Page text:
Human Rights in Chile still under threat
by Steph MO'F, September 2004
The history of human rights abuses in Chile during the Pinochet era is well documented. News that the ex-dictator has been stripped of his immunity from prosecution and can be called to account for his crimes has highlighted the ongoing efforts to heal the wounds from the past. Little mention has been made, however, of the fact that international human rights organisations continue to raise concerns about abuses taking place under the present democratic government.
One of the main targets for a series of violations are Mapuche communities living in the south of the country. The Mapuche are the largest indigenous group in Chile and have a strong cultural identity bound up with their connection to the land. A long struggle to recover and maintain the rights to their ancestral land has brought them into conflict with private landowners and national and multinational companies. In particular, commercial forestry plantations and the construction of a large hydro-electric dam have caused huge disruption in the region.
The Chilean government has responded to the conflict by using repressive measures which have recently been criticised by Human Rights Watch, Amnesty International and the UN.
On 23 August Human Rights Watch issued a joint statement with the University of The Frontier's Institute of Indigenous Studies condemning the sentencing of four Mapuche Indians and a supporter on terrorism charges. They were imprisoned for ten years for "terrorist arson," after being found responsible for setting fire to a pine plantation belonging to the logging company Mininco. Ten years is the minimum sentence for terrorist arson, double the criminal code's ordinary penalty for arson.
In recent years Mapuche activists have been prosecuted under counter-terrorism legislation originally introduced by Pinochet. The law allows prosecutors to withhold evidence from the defence for up to six months, and to conceal the identity of witnesses, who may give evidence in court behind screens. In their press release, Human Rights Watch expressed concern that these provisions limit the ability of defendants to rebut the charges against them and describe the use of terrorism charges as a grossly exaggerated response to the unrest in southern Chile.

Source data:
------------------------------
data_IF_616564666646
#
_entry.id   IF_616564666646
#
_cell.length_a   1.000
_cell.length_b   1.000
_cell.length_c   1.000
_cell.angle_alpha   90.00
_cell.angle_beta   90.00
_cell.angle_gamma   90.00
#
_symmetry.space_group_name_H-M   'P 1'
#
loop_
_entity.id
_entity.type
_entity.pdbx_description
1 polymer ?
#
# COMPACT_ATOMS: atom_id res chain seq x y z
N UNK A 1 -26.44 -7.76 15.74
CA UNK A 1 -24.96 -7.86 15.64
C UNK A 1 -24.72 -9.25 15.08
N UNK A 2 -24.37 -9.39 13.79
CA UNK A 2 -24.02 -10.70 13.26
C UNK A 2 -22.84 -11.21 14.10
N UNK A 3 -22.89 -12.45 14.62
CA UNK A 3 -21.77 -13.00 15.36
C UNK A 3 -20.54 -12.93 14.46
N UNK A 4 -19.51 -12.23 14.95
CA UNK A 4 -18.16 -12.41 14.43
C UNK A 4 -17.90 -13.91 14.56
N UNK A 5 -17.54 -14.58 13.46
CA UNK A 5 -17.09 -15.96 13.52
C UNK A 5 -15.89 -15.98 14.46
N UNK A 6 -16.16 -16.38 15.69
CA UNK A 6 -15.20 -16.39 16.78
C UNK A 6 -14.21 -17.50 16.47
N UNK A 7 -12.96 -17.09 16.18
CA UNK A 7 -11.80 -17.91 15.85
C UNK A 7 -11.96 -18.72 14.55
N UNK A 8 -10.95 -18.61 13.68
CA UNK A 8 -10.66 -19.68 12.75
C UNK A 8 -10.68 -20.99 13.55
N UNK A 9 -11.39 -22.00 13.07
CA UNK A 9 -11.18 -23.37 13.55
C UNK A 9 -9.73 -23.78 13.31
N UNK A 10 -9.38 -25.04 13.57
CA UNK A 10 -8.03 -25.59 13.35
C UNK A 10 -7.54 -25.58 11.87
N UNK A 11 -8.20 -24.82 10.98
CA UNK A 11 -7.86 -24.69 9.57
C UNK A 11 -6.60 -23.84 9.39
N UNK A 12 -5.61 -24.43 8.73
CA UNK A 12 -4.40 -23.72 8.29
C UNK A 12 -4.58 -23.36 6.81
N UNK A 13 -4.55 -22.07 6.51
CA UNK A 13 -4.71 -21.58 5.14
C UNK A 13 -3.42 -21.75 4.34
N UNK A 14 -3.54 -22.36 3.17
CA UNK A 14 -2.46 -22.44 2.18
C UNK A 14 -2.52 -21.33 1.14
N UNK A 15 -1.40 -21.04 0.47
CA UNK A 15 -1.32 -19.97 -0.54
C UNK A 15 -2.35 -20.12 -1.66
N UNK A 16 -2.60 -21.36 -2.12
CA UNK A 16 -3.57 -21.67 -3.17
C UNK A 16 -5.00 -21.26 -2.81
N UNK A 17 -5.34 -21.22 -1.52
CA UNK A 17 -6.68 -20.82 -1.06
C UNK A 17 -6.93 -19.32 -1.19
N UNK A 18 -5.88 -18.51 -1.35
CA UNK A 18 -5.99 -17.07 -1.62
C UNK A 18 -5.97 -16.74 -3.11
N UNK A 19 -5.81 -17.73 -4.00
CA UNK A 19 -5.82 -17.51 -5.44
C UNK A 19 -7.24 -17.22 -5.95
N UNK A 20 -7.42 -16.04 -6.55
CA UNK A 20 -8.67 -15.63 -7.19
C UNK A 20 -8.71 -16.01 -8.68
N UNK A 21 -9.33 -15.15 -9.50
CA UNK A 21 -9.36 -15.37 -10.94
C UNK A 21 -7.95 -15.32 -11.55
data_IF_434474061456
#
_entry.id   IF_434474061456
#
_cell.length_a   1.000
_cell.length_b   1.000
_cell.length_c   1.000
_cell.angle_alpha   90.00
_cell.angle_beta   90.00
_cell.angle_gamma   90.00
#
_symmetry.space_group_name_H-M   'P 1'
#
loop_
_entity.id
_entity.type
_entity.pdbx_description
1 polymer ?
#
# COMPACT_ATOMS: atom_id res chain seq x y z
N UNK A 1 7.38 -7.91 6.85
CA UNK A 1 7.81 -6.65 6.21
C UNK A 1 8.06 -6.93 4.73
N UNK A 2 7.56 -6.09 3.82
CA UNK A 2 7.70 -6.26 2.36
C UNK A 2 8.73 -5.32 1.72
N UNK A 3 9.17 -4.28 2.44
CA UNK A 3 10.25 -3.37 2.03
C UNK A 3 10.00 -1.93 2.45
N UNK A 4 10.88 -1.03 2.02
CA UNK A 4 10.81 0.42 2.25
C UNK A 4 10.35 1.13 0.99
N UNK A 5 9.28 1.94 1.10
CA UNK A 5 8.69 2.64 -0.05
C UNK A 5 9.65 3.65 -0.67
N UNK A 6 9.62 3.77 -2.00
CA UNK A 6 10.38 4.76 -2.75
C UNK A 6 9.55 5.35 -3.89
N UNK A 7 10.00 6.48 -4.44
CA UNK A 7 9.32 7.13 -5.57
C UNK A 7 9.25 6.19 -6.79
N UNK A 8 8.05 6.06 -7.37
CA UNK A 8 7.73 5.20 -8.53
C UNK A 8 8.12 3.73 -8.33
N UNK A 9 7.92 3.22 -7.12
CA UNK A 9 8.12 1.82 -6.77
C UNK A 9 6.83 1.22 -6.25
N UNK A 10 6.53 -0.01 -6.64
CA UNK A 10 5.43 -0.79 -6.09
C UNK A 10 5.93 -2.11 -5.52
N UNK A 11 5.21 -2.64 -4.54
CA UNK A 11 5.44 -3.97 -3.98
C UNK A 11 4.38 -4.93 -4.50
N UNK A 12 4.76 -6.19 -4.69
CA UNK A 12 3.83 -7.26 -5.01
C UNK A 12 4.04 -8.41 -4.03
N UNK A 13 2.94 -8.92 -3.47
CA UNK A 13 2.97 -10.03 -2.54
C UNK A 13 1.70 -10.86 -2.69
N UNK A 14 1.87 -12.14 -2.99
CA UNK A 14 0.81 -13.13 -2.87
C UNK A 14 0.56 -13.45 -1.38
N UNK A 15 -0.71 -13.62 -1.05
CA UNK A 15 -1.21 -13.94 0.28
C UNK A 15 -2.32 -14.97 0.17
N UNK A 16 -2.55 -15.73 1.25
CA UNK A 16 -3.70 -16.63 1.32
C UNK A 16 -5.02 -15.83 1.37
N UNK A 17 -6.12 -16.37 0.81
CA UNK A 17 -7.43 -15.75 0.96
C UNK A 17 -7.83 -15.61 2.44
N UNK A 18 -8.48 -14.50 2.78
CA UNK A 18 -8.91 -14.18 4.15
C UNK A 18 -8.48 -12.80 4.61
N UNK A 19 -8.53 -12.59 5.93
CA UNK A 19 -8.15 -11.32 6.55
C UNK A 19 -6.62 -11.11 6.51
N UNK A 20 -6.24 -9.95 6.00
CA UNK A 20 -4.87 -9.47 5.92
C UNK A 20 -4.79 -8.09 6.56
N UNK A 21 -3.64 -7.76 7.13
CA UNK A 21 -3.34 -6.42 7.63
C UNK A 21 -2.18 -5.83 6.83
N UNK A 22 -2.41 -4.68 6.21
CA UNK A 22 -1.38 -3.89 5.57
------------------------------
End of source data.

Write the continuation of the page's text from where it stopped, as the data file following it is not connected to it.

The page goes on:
They also point out that so far the only victim of the land conflict is a 17-year-old Mapuche man, Alex Lemun, who was shot and killed by a police officer during a protest in November 2002. In contrast to the prosecution of the Mapuches, the officer responsible for the shooting has not faced criminal charges by the military tribunal investigating the case.
The use of military tribunals in cases of human rights violations carried out by members of the security forces is a matter of particular concern to Amnesty International. On 20 August Susan Lee, Amnesty's Regional Programme Director for the Americas, sent a letter to senior figures in the Chilean administration. In it she reiterated the organisation's belief that the use of military tribunals in these cases "generates a situation of impunity and denies the victims of human rights violations and their families the right to an effective legal remedy."
Her letter also expressed concern for the safety of a Mapuche community leader, Juana Calfunao Paillalef and her family. On 12 August Amnesty International launched an urgent action campaign on their behalf, fearing their lives may be in danger. The organisation described how Juana Paillalef had suffered persistent intimidation connected to her community's dispute with local landowners. In the early hours of 26 June her house was gutted by an apparent arson attack and a charred body found at the scene was later discovered to be that of her uncle, Basilio Coñoenao, also a community leader. He had not been staying at the house, and many local people fear that he was killed elsewhere and his body left in the burning ruins in an effort to cover up the murder.